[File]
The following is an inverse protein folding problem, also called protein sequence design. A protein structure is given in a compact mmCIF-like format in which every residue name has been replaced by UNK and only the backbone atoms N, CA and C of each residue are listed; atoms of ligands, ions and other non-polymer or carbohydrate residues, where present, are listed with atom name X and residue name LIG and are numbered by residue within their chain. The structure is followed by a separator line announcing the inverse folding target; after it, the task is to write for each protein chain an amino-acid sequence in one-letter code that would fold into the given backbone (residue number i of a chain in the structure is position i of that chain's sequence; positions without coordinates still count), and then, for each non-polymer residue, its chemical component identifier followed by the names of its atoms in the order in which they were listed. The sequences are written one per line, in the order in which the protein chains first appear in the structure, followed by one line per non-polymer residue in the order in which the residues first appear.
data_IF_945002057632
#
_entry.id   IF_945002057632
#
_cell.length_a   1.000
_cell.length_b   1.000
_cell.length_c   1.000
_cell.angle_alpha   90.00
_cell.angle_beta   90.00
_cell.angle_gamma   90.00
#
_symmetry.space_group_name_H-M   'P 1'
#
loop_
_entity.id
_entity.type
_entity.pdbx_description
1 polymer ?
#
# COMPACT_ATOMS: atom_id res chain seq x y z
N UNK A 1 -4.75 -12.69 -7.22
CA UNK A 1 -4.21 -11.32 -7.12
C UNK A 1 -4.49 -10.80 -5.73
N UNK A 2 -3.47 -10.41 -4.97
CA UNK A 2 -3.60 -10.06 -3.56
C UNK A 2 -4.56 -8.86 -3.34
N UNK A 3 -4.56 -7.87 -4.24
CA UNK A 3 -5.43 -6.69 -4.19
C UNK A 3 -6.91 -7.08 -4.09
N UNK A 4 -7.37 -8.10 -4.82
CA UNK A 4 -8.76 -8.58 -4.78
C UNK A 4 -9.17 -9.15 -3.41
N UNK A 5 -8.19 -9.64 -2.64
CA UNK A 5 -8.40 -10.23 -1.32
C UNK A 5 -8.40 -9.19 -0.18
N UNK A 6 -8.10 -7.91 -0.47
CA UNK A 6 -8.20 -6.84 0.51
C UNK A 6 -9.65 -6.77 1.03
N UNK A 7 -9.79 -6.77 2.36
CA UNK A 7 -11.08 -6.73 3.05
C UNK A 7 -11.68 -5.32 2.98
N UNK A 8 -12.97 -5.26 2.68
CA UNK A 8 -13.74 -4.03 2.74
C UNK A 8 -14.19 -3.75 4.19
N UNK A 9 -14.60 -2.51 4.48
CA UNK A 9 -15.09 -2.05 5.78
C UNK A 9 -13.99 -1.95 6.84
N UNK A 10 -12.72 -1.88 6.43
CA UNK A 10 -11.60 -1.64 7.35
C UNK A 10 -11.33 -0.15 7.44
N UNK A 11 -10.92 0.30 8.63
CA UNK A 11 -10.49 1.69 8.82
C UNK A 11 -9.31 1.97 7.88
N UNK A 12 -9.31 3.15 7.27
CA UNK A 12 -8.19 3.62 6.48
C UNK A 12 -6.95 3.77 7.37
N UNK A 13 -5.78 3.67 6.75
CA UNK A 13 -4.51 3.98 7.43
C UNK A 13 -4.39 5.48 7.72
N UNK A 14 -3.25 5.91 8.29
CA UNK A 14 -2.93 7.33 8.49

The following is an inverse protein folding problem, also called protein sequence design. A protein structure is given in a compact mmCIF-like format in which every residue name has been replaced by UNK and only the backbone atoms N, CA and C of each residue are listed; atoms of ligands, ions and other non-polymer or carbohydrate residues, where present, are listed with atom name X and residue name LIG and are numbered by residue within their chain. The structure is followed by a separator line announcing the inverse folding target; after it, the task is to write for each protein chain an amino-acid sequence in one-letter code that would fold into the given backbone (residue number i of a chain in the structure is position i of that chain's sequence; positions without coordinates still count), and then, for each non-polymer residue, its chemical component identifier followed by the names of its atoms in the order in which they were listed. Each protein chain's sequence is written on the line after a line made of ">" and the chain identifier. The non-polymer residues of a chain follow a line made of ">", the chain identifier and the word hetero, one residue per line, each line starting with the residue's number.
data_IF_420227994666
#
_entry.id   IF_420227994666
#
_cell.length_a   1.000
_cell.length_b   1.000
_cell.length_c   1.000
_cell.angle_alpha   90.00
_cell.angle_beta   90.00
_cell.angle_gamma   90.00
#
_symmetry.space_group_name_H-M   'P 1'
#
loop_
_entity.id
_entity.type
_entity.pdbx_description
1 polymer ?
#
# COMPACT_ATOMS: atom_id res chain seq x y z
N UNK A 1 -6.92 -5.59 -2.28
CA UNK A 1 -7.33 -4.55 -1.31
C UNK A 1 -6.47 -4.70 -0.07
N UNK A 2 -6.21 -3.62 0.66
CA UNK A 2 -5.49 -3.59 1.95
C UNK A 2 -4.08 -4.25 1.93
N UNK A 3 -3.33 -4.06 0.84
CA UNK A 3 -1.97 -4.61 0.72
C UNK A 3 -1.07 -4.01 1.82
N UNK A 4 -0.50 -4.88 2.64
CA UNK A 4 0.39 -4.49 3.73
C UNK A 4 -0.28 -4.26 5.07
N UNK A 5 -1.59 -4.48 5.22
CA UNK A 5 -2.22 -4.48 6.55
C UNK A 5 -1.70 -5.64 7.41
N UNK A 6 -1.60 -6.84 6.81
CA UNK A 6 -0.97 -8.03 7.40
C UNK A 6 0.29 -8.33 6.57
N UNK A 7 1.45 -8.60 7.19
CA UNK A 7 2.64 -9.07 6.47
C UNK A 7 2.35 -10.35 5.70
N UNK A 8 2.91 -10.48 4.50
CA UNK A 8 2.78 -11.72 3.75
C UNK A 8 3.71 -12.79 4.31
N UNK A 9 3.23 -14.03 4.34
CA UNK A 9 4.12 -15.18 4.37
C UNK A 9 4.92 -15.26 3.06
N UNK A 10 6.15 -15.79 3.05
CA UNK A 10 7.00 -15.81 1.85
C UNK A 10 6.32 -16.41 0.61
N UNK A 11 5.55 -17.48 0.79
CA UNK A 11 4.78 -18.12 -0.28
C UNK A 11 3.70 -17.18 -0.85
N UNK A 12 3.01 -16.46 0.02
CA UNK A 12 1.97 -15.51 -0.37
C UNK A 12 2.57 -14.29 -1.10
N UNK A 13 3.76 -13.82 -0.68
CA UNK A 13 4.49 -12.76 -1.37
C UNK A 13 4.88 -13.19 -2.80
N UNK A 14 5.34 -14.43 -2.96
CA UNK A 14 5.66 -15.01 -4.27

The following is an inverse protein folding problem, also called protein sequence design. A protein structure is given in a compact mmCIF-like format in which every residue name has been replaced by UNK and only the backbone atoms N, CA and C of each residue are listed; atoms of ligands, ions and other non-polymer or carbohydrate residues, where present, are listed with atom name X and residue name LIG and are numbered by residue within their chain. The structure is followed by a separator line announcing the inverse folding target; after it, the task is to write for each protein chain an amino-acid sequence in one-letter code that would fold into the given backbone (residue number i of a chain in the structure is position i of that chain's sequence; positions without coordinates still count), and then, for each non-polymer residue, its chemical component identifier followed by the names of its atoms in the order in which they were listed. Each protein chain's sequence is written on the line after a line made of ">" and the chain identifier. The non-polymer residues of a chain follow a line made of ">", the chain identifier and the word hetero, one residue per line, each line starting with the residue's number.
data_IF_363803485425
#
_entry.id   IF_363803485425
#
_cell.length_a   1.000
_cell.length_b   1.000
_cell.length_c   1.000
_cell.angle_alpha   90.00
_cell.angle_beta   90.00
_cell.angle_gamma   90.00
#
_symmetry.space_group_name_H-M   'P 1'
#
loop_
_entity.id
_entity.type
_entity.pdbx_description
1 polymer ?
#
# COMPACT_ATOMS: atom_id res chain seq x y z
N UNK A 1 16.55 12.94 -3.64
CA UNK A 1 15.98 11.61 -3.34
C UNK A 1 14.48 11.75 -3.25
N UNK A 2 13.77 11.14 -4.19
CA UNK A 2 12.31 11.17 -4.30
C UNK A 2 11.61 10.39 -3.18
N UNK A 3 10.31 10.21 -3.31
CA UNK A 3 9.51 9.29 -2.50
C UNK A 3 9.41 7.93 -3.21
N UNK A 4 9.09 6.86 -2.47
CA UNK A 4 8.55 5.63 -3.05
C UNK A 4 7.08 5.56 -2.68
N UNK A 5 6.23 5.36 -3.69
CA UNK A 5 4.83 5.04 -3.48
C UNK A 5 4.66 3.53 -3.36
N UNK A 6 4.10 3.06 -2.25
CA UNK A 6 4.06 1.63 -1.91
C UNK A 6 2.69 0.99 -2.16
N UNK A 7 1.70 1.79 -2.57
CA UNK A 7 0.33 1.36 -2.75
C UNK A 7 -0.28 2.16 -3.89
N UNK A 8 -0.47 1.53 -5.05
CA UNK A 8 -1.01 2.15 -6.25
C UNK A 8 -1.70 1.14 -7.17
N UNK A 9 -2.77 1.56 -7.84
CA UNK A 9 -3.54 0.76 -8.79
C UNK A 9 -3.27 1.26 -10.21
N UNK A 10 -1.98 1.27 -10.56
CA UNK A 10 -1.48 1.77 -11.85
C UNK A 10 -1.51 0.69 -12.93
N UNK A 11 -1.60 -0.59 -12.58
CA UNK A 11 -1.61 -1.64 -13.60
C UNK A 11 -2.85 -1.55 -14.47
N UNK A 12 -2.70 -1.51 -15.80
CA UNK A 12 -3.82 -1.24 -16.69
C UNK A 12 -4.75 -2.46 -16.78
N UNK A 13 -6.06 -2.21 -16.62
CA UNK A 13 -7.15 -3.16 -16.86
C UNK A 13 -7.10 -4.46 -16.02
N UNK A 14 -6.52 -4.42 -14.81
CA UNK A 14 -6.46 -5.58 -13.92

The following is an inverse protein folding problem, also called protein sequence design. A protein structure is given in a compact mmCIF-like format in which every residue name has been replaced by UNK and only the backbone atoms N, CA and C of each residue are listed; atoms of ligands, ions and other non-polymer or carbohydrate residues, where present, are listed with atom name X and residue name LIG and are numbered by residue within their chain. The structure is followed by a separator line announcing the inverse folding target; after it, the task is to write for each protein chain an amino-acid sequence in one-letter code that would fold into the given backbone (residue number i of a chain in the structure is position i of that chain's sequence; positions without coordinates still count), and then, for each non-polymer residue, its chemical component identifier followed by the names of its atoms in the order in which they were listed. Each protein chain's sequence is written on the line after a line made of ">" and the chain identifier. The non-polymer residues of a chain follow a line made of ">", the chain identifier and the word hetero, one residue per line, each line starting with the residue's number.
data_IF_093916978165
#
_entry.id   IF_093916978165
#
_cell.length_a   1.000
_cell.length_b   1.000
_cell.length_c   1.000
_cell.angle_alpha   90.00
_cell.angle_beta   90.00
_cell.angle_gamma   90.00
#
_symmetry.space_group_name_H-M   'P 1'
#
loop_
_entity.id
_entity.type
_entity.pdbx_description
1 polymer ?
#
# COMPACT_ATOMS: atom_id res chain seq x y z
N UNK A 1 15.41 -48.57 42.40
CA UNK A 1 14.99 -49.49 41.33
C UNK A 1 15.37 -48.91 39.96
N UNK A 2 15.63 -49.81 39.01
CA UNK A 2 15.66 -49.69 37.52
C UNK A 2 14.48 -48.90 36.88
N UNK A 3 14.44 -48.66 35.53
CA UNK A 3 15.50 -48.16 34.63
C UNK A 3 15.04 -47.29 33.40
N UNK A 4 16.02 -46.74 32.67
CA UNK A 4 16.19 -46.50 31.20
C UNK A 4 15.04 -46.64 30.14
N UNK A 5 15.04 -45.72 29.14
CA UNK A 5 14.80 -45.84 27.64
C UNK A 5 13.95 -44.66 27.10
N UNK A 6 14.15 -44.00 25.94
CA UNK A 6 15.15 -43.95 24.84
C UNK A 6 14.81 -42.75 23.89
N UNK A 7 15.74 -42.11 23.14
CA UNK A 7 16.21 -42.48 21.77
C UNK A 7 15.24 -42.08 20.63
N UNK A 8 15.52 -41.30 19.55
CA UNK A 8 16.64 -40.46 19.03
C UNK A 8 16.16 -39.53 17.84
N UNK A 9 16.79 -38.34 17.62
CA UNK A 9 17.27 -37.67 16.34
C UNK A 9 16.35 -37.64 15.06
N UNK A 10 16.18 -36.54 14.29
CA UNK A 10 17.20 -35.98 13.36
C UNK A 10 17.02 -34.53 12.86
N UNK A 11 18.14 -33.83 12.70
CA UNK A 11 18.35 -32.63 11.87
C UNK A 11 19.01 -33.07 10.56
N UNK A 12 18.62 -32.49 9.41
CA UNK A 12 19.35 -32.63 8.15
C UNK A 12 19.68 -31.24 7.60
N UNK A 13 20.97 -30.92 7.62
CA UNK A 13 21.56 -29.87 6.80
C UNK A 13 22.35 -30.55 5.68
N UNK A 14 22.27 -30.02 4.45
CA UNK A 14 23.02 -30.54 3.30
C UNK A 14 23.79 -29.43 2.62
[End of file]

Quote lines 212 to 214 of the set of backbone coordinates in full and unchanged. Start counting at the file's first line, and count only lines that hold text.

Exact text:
CA UNK A 2 15.66 -49.69 37.52
C UNK A 2 14.48 -48.90 36.88
N UNK A 3 14.44 -48.66 35.53